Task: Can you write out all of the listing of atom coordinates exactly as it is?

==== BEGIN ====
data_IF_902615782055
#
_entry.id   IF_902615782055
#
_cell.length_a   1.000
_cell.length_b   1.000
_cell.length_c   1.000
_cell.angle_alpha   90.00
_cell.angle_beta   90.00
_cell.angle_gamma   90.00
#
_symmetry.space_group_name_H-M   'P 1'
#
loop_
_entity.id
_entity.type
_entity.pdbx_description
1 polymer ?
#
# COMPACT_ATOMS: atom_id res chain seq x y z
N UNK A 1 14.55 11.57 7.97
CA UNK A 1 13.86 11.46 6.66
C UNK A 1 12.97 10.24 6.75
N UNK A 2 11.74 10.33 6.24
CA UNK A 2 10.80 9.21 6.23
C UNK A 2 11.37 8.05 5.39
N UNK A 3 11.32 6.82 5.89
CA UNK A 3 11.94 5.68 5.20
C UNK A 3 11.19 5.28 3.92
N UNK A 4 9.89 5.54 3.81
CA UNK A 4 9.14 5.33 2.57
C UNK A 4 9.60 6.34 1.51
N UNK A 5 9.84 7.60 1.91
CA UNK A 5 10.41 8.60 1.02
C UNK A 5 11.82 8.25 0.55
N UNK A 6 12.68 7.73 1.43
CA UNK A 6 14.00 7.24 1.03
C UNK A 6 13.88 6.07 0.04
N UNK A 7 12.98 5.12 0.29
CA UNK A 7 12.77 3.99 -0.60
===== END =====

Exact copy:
data_IF_902615782055
#
_entry.id   IF_902615782055
#
_cell.length_a   1.000
_cell.length_b   1.000
_cell.length_c   1.000
_cell.angle_alpha   90.00
_cell.angle_beta   90.00
_cell.angle_gamma   90.00
#
_symmetry.space_group_name_H-M   'P 1'
#
loop_
_entity.id
_entity.type
_entity.pdbx_description
1 polymer ?
#
# COMPACT_ATOMS: atom_id res chain seq x y z
N UNK A 1 14.55 11.57 7.97
CA UNK A 1 13.86 11.46 6.66
C UNK A 1 12.97 10.24 6.75
N UNK A 2 11.74 10.33 6.24
CA UNK A 2 10.80 9.21 6.23
C UNK A 2 11.37 8.05 5.39
N UNK A 3 11.32 6.82 5.89
CA UNK A 3 11.94 5.68 5.20
C UNK A 3 11.19 5.28 3.92
N UNK A 4 9.89 5.54 3.81
CA UNK A 4 9.14 5.33 2.57
C UNK A 4 9.60 6.34 1.51
N UNK A 5 9.84 7.60 1.91
CA UNK A 5 10.41 8.60 1.02
C UNK A 5 11.82 8.25 0.55
N UNK A 6 12.68 7.73 1.43
CA UNK A 6 14.00 7.24 1.03
C UNK A 6 13.88 6.07 0.04
N UNK A 7 12.98 5.12 0.29
CA UNK A 7 12.77 3.99 -0.60